Russell Martin was used to catching ceremonial pitches for the Blue Jays, not throwing them.
But who better to make a Canada Day delivery than the country’s most famous backstop?
A euphoric Martin was the special guest against the Tampa Bay Rays on Friday, receiving a loud and long ovation from a packed house at Rogers Center, preceded by a meeting with a crowd of media in the Toronto dugout. Memories came flooding back for the East York native, a four-time Gold Glove winner.
“The loud moments, my teammates, the playoff games… I miss them. My first season here was 2015, kind of a revival of baseball here. It was special to be born in Toronto, to be Canadian, by walking the streets, everyone in shirts and hats.
“One moment that stands out more than any other is the Jose Bautista bat flip (in the 2015 playoffs against Texas). The electricity of the crowd. You could feel the ground shaking, the energy was crazy.”
Bautista shared Martin’s tribute video on Friday, which featured messages from former manager John Gibbons, compatriot Joey Votto and ex-teammates such as Kevin Pillar. The club gave him a specially framed jersey, half Jays, half National Team.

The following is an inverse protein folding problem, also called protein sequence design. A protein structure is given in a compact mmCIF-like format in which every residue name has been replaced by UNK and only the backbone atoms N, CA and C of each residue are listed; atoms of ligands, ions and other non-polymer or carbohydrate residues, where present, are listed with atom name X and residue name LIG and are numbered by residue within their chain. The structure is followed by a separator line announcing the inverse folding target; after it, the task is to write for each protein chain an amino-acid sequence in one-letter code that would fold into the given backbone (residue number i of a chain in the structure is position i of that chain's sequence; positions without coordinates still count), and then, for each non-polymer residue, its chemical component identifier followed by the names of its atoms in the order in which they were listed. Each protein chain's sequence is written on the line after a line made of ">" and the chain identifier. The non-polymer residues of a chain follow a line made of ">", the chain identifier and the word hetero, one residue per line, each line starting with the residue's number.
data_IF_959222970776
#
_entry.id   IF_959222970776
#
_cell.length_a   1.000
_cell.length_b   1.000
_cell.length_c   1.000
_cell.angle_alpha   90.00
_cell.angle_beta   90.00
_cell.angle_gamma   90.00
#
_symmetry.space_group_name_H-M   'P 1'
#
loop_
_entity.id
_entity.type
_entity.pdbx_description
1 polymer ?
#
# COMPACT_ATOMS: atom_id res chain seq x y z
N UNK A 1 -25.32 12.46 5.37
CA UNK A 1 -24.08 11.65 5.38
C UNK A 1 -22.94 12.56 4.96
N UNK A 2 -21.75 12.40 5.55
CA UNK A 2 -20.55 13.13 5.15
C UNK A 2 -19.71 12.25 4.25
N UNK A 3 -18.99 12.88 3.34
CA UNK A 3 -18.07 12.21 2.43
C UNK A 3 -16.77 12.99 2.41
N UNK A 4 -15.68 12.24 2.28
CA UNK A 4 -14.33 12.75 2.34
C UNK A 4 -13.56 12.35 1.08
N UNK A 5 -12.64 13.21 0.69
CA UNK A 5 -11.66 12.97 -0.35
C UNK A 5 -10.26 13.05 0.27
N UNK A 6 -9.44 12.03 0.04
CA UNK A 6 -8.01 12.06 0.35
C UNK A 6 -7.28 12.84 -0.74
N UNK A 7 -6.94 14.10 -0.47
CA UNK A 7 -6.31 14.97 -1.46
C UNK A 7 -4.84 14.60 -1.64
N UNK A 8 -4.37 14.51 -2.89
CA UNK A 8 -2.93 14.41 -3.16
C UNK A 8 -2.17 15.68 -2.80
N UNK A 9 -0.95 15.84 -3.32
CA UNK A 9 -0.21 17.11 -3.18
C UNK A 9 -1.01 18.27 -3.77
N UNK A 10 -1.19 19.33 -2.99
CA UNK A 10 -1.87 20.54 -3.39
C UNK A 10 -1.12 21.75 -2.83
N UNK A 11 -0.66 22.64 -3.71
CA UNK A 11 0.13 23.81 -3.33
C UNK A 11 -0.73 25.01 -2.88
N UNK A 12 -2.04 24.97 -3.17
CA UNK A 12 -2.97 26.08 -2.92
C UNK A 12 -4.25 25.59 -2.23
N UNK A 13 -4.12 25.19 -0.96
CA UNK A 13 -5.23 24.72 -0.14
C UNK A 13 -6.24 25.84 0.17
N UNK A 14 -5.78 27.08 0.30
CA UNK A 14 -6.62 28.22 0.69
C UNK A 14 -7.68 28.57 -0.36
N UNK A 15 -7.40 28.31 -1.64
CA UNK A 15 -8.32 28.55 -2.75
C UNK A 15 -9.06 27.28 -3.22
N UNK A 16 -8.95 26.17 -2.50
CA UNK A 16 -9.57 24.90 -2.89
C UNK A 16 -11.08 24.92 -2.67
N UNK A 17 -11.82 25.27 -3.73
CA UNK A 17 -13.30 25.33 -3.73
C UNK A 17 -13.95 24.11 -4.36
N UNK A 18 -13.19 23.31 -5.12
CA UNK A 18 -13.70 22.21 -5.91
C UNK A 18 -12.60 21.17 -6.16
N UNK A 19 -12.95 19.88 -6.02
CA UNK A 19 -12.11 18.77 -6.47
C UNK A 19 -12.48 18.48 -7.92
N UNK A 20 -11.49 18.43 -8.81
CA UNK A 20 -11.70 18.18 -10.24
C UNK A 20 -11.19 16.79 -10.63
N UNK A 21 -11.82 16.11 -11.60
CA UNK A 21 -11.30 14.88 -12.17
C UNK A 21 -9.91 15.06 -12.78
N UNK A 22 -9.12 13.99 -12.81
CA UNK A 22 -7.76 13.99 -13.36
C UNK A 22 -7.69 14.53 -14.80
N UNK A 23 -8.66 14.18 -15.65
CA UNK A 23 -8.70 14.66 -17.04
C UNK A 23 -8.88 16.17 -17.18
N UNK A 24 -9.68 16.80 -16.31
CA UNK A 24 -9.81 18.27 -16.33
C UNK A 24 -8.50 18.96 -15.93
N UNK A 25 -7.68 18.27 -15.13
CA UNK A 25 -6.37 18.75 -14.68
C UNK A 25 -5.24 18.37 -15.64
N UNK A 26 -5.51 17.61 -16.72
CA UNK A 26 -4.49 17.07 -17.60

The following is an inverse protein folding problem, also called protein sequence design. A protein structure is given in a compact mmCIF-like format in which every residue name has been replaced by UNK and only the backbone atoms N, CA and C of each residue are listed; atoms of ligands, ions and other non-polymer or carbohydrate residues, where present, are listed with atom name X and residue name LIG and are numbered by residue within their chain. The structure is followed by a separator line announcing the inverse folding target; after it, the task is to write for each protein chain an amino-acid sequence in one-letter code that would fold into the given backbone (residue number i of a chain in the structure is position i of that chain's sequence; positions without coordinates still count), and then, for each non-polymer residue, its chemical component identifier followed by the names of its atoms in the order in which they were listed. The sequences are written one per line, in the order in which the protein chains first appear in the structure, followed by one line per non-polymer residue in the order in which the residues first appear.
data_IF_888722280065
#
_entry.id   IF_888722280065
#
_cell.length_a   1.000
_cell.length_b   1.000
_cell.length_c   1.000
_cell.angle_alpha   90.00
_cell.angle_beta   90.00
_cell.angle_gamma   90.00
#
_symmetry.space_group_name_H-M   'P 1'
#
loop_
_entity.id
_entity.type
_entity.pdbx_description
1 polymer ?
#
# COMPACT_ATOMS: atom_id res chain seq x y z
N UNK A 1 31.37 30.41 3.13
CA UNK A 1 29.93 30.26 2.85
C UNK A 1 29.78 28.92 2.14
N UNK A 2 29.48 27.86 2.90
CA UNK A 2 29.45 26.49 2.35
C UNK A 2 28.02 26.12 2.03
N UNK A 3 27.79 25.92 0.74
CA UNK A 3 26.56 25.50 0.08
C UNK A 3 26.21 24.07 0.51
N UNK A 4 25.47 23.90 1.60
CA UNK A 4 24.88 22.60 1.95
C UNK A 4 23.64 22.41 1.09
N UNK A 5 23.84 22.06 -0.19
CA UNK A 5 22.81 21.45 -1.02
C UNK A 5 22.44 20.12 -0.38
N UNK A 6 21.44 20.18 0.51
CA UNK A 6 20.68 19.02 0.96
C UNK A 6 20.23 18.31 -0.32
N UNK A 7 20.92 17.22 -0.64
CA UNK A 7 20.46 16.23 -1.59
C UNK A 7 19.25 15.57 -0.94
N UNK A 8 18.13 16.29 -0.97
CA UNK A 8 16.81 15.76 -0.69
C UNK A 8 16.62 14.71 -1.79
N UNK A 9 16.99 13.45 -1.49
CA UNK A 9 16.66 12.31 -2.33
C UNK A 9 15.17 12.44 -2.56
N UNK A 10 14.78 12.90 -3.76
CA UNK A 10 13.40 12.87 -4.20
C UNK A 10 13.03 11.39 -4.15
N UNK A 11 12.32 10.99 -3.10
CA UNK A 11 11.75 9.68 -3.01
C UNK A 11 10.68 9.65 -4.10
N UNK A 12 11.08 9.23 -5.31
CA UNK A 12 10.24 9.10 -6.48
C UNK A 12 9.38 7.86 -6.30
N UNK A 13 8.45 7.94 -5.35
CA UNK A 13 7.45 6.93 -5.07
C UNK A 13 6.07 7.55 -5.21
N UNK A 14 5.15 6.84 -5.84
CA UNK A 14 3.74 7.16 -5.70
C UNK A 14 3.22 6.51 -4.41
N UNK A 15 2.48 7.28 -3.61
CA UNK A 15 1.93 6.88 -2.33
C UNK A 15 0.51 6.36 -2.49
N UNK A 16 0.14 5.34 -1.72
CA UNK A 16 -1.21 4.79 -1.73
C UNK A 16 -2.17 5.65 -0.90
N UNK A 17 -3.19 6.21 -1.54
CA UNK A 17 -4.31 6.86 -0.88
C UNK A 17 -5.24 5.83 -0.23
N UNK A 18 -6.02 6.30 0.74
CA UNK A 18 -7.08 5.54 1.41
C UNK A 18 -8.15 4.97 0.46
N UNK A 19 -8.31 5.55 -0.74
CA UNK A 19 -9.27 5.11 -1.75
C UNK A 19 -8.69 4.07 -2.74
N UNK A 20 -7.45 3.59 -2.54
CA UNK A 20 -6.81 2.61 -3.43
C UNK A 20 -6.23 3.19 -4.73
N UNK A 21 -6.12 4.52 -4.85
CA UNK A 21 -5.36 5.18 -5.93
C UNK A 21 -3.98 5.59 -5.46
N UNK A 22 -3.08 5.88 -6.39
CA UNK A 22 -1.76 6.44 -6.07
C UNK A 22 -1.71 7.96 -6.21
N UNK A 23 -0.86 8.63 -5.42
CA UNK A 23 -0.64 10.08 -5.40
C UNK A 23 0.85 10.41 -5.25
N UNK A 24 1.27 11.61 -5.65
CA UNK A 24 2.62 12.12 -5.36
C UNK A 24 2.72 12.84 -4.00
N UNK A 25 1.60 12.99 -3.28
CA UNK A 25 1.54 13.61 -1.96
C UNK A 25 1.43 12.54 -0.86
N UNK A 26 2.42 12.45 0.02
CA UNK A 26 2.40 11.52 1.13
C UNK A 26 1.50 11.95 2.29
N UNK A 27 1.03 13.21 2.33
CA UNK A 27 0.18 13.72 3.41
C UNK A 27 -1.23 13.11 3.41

Martin looked back to chuckle at a 2016 Dominion Day metabolism, a 19-inning, six-and-a-half-hour war with a visit to Cleveland.
“The one where I got kicked out yelling at the umpire (Vic Carapazza of Texas series disgrace) because he was terrible. The audience had my back. I don’t remember if we won or not (they lost), but it was a great experience.”
Since then, Martin said Canada Day always has a “play-off” atmosphere.
“You can feel the energy of the crowd, it’s special because we’re wearing the red jersey,” he said.
But don’t look for whether Martin is either crouching behind the board or sitting in the front row behind it. Golf (he has a handicap of 6) and his family are now his passions; he only watches games he encounters while channel surfing or follows the progress of former Jays.
The team put him in touch over the phone with lighter Gabriel Moreno, who was promoted from Buffalo three weeks ago and is blessed to wear Martin’s old 55 jersey.
“I told him there are still a lot of hits left in that number,” joked Martin, who threw his first pitch at the youngster.
After four seasons here, a peak of his 14 in the majors, Martin played a year for his original team, the Dodgers, before retiring in 2019 at age 36. He’s been abroad for most of the time since COVID-19 took hold, but it looks like he’ll be here and his other home in Montreal when his two daughters reach school age. She and partner Elisabeth accompanied him to the hill on Friday.
Would he consider representing Canada at the World Baseball Classic next year?
“I don’t think so, I’m so out of shape right now. As much as I’d like to think I could, I’m not even close. I have too much respect for all the guys who spend a lot of time off-season preparing. They’re like a refined race car and right now I’m like a beat up Chevy.”